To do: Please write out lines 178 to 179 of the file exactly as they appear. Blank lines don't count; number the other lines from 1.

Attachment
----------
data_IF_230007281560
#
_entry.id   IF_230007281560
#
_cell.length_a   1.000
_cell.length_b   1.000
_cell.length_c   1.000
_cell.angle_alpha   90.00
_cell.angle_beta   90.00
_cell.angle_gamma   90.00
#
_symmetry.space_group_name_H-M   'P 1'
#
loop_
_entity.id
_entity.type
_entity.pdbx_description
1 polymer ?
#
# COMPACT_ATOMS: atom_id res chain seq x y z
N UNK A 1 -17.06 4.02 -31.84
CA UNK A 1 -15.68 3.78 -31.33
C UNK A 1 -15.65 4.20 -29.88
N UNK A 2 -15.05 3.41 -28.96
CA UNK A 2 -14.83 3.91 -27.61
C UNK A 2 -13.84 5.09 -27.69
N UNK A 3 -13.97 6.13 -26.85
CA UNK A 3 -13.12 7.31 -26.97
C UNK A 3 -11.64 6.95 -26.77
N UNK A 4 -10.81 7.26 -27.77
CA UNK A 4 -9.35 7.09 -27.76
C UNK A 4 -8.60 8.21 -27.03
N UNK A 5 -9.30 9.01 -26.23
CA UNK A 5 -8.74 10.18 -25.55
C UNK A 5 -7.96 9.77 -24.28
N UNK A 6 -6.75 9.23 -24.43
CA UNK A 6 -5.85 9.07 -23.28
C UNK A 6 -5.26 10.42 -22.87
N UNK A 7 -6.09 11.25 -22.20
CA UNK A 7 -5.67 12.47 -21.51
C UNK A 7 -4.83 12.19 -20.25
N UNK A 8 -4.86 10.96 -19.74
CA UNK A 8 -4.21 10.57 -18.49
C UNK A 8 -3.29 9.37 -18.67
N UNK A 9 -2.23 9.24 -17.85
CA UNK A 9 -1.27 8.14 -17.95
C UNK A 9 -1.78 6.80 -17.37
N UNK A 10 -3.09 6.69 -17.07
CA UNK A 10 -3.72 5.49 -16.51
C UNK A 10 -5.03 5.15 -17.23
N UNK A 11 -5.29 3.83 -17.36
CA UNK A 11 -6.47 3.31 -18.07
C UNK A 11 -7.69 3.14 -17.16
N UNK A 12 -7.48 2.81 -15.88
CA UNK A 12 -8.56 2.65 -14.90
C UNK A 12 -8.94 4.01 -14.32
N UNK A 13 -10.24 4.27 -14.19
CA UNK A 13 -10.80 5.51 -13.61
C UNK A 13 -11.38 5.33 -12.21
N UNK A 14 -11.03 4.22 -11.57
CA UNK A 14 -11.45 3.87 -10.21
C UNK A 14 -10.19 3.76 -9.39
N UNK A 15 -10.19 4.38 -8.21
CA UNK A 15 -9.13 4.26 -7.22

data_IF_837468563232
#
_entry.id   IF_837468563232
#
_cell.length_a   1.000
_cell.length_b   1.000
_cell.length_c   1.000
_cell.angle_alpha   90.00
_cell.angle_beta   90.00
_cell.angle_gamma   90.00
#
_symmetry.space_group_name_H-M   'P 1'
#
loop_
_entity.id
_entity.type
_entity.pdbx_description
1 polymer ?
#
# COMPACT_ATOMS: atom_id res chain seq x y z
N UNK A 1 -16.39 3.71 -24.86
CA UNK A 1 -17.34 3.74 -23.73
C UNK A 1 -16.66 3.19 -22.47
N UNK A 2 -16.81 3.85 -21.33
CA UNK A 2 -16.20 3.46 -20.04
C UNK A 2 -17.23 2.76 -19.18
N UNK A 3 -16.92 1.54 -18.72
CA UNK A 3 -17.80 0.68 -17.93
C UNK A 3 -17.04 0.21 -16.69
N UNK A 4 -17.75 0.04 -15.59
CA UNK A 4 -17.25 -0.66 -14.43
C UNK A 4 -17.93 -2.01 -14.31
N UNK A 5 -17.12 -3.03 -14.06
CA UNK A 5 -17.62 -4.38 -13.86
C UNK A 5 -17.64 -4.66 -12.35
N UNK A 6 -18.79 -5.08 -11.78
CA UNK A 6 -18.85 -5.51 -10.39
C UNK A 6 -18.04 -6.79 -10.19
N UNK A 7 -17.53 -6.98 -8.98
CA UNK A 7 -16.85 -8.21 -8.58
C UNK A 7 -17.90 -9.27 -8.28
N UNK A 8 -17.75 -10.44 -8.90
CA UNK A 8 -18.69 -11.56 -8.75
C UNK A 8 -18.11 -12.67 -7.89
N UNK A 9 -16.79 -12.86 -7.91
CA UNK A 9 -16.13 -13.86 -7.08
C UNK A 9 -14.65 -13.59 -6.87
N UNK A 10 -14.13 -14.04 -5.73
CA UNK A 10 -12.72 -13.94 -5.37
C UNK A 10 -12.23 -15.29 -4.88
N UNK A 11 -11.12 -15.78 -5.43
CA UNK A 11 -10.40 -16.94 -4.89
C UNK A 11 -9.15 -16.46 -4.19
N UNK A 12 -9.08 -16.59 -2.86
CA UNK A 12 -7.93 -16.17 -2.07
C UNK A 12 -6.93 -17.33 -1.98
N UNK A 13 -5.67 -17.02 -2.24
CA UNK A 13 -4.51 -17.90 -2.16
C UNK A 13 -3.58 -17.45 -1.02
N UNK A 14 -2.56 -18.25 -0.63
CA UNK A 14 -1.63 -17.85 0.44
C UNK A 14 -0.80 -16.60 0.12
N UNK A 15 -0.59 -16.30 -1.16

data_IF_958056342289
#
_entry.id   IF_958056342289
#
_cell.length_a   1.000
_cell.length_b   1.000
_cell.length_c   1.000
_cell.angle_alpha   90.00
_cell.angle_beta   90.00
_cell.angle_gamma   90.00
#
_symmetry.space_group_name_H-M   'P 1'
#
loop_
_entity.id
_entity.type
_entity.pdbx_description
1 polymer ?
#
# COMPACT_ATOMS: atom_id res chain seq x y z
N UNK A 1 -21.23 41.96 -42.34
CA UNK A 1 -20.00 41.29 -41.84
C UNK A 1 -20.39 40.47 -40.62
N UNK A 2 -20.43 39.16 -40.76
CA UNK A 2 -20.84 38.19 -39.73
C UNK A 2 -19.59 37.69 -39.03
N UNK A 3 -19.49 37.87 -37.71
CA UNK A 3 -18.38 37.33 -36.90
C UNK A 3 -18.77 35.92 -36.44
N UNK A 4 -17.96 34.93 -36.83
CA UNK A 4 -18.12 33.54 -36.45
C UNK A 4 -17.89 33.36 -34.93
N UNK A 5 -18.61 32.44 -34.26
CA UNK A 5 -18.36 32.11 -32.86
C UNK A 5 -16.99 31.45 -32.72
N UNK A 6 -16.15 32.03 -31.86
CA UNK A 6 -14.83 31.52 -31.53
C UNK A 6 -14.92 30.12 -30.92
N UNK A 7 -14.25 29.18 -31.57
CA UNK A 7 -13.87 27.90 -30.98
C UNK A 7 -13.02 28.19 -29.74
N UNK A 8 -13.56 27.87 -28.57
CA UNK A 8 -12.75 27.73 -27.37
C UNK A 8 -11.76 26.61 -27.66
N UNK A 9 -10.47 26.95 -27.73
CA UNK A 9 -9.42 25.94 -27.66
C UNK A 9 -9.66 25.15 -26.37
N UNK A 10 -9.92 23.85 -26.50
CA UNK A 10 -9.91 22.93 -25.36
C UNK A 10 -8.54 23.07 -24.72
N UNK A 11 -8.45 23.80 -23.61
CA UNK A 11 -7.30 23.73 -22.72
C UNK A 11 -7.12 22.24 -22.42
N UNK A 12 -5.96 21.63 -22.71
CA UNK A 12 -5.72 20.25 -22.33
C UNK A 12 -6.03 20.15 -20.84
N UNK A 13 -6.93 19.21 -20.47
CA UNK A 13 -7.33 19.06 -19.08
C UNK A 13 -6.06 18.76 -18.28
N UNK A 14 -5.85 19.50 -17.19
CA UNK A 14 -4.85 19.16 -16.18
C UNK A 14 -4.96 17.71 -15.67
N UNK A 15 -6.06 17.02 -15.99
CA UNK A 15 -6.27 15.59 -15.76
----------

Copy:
N UNK A 11 -8.45 23.80 -23.61
CA UNK A 11 -7.30 23.73 -22.72